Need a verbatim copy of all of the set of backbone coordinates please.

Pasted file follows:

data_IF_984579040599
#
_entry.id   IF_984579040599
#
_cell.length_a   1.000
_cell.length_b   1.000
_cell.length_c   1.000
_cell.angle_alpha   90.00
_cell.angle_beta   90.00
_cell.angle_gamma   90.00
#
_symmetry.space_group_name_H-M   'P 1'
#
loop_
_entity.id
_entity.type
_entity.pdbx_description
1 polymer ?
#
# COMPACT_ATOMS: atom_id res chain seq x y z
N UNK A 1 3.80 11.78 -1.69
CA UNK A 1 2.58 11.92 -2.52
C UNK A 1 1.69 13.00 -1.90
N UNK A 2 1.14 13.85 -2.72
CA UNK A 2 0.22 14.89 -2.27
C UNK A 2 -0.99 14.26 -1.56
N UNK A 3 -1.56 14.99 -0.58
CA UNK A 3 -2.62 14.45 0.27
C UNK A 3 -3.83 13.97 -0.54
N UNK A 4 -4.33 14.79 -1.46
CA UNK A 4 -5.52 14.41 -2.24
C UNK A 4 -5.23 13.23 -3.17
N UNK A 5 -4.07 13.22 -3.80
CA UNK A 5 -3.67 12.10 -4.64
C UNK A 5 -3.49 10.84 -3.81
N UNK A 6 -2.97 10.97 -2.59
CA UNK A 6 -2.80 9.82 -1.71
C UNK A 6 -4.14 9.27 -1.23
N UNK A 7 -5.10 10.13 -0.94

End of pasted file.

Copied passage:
data_IF_984579040599
#
_entry.id   IF_984579040599
#
_cell.length_a   1.000
_cell.length_b   1.000
_cell.length_c   1.000
_cell.angle_alpha   90.00
_cell.angle_beta   90.00
_cell.angle_gamma   90.00
#
_symmetry.space_group_name_H-M   'P 1'
#
loop_
_entity.id
_entity.type
_entity.pdbx_description
1 polymer ?
#
# COMPACT_ATOMS: atom_id res chain seq x y z
N UNK A 1 3.80 11.78 -1.69
CA UNK A 1 2.58 11.92 -2.52
C UNK A 1 1.69 13.00 -1.90
N UNK A 2 1.14 13.85 -2.72
CA UNK A 2 0.22 14.89 -2.27
C UNK A 2 -0.99 14.26 -1.56
N UNK A 3 -1.56 14.99 -0.58
CA UNK A 3 -2.62 14.45 0.27
C UNK A 3 -3.83 13.97 -0.54
N UNK A 4 -4.33 14.79 -1.46
CA UNK A 4 -5.52 14.41 -2.24
C UNK A 4 -5.23 13.23 -3.17
N UNK A 5 -4.07 13.22 -3.80
CA UNK A 5 -3.67 12.10 -4.64
C UNK A 5 -3.49 10.84 -3.81
N UNK A 6 -2.97 10.97 -2.59
CA UNK A 6 -2.80 9.82 -1.71
C UNK A 6 -4.14 9.27 -1.23
N UNK A 7 -5.10 10.13 -0.94